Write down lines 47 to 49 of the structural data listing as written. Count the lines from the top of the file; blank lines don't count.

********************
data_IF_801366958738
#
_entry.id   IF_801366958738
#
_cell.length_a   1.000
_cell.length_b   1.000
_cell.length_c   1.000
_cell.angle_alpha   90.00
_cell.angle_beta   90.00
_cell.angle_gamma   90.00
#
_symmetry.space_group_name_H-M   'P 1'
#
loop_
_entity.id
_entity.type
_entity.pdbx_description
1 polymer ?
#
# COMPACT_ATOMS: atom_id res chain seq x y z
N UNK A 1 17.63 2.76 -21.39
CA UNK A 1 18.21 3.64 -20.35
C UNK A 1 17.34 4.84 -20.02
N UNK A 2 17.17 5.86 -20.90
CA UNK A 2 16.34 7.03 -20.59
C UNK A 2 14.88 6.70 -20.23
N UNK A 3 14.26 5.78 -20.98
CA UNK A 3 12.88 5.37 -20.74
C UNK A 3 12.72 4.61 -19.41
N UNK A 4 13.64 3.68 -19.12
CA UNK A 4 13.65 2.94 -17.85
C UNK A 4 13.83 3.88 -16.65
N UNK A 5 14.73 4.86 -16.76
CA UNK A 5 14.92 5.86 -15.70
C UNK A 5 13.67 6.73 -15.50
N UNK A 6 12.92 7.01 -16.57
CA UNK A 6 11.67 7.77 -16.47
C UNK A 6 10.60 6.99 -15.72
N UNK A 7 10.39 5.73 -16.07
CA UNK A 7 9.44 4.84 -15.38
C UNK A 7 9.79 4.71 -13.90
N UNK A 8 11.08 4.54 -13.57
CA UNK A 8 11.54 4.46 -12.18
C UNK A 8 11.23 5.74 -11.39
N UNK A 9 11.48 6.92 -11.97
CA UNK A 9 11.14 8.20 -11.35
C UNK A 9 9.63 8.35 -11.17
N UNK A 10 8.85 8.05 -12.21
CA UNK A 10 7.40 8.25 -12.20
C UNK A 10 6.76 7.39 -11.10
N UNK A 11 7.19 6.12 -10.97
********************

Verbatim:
C UNK A 9 9.63 8.35 -11.17
N UNK A 10 8.85 8.05 -12.21
CA UNK A 10 7.40 8.25 -12.20